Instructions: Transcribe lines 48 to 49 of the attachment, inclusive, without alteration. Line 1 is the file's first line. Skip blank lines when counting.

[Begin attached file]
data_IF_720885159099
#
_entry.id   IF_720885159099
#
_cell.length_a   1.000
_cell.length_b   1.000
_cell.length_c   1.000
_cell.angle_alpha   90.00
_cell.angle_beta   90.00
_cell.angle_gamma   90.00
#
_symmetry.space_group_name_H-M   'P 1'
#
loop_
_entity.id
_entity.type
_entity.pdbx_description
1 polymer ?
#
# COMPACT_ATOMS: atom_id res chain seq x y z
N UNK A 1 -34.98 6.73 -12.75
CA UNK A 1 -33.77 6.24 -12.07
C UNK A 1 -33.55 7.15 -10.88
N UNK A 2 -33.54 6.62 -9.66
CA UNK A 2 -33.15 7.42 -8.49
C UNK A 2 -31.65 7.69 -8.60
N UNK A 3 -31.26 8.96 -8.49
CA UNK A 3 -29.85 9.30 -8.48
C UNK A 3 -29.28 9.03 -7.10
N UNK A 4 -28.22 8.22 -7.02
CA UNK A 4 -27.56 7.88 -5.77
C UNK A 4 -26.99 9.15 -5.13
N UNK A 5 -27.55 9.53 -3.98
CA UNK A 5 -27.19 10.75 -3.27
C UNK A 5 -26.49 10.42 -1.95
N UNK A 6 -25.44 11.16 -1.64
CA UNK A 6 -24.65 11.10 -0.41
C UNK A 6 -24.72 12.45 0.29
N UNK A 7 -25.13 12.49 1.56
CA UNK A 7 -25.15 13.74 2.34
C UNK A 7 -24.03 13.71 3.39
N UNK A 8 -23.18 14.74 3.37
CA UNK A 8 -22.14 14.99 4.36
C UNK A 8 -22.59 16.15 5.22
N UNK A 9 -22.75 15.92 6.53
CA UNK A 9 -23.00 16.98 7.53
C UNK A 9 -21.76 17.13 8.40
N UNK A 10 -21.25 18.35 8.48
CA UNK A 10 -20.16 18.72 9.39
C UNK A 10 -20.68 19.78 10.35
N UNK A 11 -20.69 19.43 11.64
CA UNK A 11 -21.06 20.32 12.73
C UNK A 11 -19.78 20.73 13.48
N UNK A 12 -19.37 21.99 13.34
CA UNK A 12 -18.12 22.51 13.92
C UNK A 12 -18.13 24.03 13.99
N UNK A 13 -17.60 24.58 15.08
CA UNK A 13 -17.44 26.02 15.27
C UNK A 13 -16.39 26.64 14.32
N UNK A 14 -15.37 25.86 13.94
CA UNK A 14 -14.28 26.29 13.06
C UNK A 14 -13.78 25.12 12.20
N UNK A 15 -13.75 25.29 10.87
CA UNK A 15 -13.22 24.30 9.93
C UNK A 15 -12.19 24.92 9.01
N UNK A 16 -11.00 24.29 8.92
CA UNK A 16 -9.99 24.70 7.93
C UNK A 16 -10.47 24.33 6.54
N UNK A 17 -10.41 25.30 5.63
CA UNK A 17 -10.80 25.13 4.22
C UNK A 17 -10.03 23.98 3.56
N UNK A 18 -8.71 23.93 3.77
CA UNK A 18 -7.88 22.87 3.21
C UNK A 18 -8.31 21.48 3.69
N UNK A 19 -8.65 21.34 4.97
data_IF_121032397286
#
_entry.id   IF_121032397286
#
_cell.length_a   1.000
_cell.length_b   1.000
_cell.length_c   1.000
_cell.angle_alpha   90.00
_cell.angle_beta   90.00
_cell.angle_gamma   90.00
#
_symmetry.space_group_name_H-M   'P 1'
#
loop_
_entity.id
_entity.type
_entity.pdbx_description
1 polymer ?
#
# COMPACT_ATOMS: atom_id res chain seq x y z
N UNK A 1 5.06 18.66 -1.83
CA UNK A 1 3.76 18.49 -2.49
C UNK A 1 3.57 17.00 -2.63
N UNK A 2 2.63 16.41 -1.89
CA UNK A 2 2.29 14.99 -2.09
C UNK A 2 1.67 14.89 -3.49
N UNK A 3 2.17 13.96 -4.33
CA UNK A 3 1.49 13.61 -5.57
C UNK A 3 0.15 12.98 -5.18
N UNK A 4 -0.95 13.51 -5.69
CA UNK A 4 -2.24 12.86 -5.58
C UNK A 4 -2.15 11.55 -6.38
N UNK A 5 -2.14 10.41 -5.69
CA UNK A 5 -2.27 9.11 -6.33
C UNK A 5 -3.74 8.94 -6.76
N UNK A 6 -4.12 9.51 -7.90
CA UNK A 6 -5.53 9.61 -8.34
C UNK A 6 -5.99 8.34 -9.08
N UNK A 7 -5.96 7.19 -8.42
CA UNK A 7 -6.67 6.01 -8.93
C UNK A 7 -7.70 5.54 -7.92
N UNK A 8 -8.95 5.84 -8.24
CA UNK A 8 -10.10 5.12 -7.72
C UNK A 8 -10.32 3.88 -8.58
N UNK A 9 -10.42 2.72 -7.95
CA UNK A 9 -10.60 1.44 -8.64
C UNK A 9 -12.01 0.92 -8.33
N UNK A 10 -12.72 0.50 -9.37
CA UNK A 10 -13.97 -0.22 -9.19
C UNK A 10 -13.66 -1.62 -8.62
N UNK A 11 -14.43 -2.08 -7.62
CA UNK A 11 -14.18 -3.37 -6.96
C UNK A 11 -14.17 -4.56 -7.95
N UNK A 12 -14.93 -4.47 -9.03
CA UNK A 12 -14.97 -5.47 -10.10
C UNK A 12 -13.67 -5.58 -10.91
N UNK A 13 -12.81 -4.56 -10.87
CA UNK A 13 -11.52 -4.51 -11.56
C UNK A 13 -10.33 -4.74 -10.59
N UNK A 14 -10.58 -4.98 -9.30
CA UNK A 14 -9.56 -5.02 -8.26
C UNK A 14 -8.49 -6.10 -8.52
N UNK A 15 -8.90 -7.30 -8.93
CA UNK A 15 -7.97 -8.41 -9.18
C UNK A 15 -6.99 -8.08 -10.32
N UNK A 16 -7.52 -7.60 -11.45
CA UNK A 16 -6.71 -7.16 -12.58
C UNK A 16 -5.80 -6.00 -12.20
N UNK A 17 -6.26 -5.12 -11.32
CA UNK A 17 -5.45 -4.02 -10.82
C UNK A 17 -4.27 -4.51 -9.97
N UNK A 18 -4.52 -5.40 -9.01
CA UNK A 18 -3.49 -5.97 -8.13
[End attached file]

N UNK A 10 -21.25 18.35 8.48
CA UNK A 10 -20.16 18.72 9.39